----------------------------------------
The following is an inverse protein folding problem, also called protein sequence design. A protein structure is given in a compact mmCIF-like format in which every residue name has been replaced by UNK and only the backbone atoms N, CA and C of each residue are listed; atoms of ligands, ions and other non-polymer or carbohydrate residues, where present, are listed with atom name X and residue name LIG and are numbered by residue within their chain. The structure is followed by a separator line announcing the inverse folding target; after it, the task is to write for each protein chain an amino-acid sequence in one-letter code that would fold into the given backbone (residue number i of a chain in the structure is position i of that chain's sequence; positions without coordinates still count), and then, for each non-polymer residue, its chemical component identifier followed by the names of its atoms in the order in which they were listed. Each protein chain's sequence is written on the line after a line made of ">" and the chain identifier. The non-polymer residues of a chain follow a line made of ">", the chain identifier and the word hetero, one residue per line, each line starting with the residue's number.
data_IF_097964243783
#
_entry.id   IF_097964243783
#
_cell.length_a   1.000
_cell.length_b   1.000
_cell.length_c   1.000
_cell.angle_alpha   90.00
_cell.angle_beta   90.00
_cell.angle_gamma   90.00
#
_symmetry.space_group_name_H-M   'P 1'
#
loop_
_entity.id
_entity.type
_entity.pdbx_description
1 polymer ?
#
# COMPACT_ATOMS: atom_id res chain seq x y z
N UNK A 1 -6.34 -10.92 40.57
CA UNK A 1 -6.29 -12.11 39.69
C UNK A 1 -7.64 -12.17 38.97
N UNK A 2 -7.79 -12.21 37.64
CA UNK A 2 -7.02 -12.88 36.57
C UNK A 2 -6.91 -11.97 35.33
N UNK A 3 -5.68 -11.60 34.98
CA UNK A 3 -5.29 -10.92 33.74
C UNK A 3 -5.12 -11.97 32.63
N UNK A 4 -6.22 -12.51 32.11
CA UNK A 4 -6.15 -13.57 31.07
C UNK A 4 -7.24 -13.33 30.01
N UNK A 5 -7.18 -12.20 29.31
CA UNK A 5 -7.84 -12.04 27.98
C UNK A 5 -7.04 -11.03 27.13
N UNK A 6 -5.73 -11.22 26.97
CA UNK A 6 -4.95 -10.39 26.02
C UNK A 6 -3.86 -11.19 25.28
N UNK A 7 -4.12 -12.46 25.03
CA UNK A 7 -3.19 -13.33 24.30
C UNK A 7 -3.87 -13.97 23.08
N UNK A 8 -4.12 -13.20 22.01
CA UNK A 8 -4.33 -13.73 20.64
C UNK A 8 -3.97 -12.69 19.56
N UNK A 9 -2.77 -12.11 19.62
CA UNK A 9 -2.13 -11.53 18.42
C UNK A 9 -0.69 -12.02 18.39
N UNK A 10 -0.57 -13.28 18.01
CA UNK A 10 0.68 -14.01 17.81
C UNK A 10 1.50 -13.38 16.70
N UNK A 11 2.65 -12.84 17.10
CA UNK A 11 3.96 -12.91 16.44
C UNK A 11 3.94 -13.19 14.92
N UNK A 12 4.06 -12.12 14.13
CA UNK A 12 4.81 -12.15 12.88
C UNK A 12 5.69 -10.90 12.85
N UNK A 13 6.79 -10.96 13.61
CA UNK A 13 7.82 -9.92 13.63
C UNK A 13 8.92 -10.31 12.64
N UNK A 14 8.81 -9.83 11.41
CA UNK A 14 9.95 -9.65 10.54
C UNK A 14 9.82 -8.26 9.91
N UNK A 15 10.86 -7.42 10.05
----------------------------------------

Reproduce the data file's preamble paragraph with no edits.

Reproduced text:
The following is an inverse protein folding problem, also called protein sequence design. A protein structure is given in a compact mmCIF-like format in which every residue name has been replaced by UNK and only the backbone atoms N, CA and C of each residue are listed; atoms of ligands, ions and other non-polymer or carbohydrate residues, where present, are listed with atom name X and residue name LIG and are numbered by residue within their chain. The structure is followed by a separator line announcing the inverse folding target; after it, the task is to write for each protein chain an amino-acid sequence in one-letter code that would fold into the given backbone (residue number i of a chain in the structure is position i of that chain's sequence; positions without coordinates still count), and then, for each non-polymer residue, its chemical component identifier followed by the names of its atoms in the order in which they were listed. Each protein chain's sequence is written on the line after a line made of ">" and the chain identifier. The non-polymer residues of a chain follow a line made of ">", the chain identifier and the word hetero, one residue per line, each line starting with the residue's number.